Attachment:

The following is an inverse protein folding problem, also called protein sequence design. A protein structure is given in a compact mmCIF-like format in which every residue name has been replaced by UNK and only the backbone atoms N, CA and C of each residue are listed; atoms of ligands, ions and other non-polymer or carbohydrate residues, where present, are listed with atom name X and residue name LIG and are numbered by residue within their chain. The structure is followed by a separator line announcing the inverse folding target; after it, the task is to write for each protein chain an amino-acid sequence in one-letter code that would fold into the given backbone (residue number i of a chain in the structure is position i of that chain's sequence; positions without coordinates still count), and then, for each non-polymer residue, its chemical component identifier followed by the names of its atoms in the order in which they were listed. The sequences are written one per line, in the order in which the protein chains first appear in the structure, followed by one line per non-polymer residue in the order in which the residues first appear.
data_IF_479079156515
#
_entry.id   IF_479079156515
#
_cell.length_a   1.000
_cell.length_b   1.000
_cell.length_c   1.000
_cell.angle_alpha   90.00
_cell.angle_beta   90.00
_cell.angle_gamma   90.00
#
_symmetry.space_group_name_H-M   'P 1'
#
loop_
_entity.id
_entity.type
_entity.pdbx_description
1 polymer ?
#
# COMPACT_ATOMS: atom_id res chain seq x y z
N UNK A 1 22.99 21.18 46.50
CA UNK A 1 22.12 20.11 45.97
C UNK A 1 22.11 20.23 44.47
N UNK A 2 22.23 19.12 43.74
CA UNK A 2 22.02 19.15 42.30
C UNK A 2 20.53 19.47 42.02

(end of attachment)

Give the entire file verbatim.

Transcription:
The following is an inverse protein folding problem, also called protein sequence design. A protein structure is given in a compact mmCIF-like format in which every residue name has been replaced by UNK and only the backbone atoms N, CA and C of each residue are listed; atoms of ligands, ions and other non-polymer or carbohydrate residues, where present, are listed with atom name X and residue name LIG and are numbered by residue within their chain. The structure is followed by a separator line announcing the inverse folding target; after it, the task is to write for each protein chain an amino-acid sequence in one-letter code that would fold into the given backbone (residue number i of a chain in the structure is position i of that chain's sequence; positions without coordinates still count), and then, for each non-polymer residue, its chemical component identifier followed by the names of its atoms in the order in which they were listed. The sequences are written one per line, in the order in which the protein chains first appear in the structure, followed by one line per non-polymer residue in the order in which the residues first appear.
data_IF_479079156515
#
_entry.id   IF_479079156515
#
_cell.length_a   1.000
_cell.length_b   1.000
_cell.length_c   1.000
_cell.angle_alpha   90.00
_cell.angle_beta   90.00
_cell.angle_gamma   90.00
#
_symmetry.space_group_name_H-M   'P 1'
#
loop_
_entity.id
_entity.type
_entity.pdbx_description
1 polymer ?
#
# COMPACT_ATOMS: atom_id res chain seq x y z
N UNK A 1 22.99 21.18 46.50
CA UNK A 1 22.12 20.11 45.97
C UNK A 1 22.11 20.23 44.47
N UNK A 2 22.23 19.12 43.74
CA UNK A 2 22.02 19.15 42.30
C UNK A 2 20.53 19.47 42.02